You see, how well you follow through matters. It matters a lot. If you’re not consistently doing the things you know you should be doing, you’re simply working against yourself. Yes, you’re in your own way. You’re preventing yourself from being as successful as you could be.

How do we know? Steve is a clinical psychologist, inventor, entrepreneur, and CEO who specializes in helping people follow through on their own good intentions. Chris, who describes himself as a “business elevationist,” is a business consultant, executive mentor, and coach who draws on extensive executive-level experience in corporations to elevate performance. First as employees and later as business owners, we’ve walked in your shoes. We learned the hard way just how much it matters to be able to do whatever we intend to do. Until we actually learned how to follow through, we had our share of follow-through failures. And trust us, they were not pretty.

But that’s not all. As consultants, we’ve seen client after client struggle—and often fail—to do the many success-producing things they know they should do but don’t feel like doing. And we’ve seen the amazing things that clients can accomplish once they actually learn how to consistently turn their good intentions into action.

We wrote this book because we’re passionate about calling attention to the vital—but, amazingly, largely overlooked—role that follow-through plays in success. And we’re frustrated by society’s failure to fully recognize just how important and just how teachable follow-through skills are.

The purpose of this book is simple: to teach you how to consistently turn your good intentions into action so you can be as successful as possible in the work you do.

The book is based on these two premises:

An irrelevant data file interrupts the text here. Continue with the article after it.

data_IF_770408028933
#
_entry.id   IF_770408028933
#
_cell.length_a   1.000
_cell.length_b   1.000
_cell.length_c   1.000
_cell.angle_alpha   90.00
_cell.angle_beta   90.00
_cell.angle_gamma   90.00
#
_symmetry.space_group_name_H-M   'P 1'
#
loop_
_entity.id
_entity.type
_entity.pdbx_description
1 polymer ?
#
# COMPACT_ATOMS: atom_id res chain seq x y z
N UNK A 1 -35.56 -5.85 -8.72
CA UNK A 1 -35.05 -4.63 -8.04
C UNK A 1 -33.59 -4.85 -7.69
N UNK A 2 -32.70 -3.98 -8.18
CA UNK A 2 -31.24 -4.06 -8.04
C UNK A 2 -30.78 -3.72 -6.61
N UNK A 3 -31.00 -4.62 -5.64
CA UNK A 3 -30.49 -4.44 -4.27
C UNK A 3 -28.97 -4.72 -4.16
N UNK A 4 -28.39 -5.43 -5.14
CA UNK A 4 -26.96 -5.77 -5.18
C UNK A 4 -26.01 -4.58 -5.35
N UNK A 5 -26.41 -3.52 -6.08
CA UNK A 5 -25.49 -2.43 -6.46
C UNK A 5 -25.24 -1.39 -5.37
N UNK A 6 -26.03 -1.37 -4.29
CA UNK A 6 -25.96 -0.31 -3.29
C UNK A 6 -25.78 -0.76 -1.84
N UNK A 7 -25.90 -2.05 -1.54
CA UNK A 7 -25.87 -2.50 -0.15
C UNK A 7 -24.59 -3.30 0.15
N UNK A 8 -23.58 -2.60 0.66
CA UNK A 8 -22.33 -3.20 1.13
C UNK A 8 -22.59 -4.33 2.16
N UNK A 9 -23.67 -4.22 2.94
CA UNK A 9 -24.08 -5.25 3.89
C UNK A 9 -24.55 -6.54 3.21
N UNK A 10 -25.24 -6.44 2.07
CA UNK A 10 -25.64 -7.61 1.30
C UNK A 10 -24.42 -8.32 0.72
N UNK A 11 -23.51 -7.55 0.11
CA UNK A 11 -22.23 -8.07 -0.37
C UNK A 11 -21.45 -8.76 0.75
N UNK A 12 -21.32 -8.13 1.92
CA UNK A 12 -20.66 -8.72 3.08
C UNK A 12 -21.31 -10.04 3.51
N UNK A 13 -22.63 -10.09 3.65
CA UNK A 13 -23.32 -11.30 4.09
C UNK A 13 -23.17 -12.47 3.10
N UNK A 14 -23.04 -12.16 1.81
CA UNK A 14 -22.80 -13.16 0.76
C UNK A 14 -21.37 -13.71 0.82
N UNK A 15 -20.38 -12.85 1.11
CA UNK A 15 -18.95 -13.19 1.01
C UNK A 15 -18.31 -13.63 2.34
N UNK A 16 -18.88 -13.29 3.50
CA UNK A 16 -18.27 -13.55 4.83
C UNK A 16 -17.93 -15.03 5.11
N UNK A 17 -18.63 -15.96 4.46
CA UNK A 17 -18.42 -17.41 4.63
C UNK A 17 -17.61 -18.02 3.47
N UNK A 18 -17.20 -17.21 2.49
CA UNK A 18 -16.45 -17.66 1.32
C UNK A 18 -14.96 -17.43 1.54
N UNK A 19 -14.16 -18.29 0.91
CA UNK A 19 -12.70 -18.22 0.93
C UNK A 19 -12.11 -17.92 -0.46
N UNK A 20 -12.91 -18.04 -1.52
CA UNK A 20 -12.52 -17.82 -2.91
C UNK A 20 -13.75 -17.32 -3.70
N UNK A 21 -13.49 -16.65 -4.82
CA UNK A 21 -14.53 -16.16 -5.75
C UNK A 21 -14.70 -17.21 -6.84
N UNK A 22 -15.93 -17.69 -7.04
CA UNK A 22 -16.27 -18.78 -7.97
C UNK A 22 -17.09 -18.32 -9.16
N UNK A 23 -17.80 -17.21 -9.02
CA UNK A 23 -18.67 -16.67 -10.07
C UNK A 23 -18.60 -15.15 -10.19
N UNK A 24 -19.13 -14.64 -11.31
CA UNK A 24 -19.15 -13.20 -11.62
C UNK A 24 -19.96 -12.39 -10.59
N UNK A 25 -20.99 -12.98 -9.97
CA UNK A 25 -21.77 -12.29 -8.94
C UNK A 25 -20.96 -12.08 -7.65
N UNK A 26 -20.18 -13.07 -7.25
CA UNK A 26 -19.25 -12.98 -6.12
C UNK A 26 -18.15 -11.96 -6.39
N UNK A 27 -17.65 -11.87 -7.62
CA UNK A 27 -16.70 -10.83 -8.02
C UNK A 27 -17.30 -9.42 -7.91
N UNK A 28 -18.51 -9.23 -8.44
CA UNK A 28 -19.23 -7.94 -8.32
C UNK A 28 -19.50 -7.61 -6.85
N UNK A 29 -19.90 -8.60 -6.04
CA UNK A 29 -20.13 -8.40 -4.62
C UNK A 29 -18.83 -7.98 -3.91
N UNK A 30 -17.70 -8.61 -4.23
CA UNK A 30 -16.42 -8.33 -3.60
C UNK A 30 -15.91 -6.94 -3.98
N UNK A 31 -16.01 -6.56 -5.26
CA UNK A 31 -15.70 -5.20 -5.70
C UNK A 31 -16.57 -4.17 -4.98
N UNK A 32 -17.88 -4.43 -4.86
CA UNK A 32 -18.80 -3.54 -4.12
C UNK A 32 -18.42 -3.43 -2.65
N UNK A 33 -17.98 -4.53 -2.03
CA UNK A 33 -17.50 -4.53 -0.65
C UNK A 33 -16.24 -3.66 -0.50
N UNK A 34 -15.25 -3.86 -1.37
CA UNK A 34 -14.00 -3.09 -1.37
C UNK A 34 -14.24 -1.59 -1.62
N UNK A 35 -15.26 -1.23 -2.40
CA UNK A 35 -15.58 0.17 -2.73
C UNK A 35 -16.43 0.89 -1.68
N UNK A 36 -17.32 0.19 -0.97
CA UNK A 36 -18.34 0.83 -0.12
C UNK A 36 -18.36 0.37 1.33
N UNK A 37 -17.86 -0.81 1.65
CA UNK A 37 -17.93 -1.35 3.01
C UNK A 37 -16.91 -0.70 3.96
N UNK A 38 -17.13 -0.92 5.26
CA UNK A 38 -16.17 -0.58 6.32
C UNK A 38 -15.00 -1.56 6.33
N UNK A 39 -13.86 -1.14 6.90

1. The better able you are to do what you know you should do, whether you feel like it or not, the more success you can achieve in your business, job, or career.

2. By learning and applying a few simple but powerful follow-through concepts and strategies, you can dramatically improve your ability to follow through.

WHAT TO EXPECT

We’re convinced that reading this book will contribute generously to your future success. But be prepared: We might make you a little uncomfortable along the way. That’s because we won’t be whispering sweet nothings in your ear. We’ll challenge some assumptions you may not even be aware of making. We won’t hesitate to tell you the truth about how poor follow-through is robbing you of success. And we won’t let you pretend that you can do a better job of following through just by trying harder. Instead we’ll tell you why you have to stop pretending and start pushing, pulling, prodding, tricking, and forcing yourself into doing—and keeping on doing—the unappealing things you know you must do to be successful.

And, yes, we’ll show you how.

HOW TO USE THIS BOOK

We realize that you’re busy, which is why we tried to write this book in a way that would allow you to benefit from it regardless of how much time and effort you’re willing and able to invest in reading it.

If you have the time and interest, by all means, please read the entire book. The first section, which explains why it’s so hard to follow through and why it’s so important, will provide you with an important foundation for the practical advice we’ll give you later on. The questions at the end of each chapter are designed to further stimulate your thinking about how to turn your own good intentions into action.

If you just can’t wait to get down to the nuts and bolts of how to follow through better, you can skip the foundation and start reading at Part Two. You can always come back later and read Part One.

Regardless of how you read this book initially, we hope that you’ll revisit it from time to time. We’re confident that once you start paying more attention to how you go about turning your good intentions into action, you’ll get something new and valuable each time you visit.

PART ONE

Why It’s So Hard to Follow Through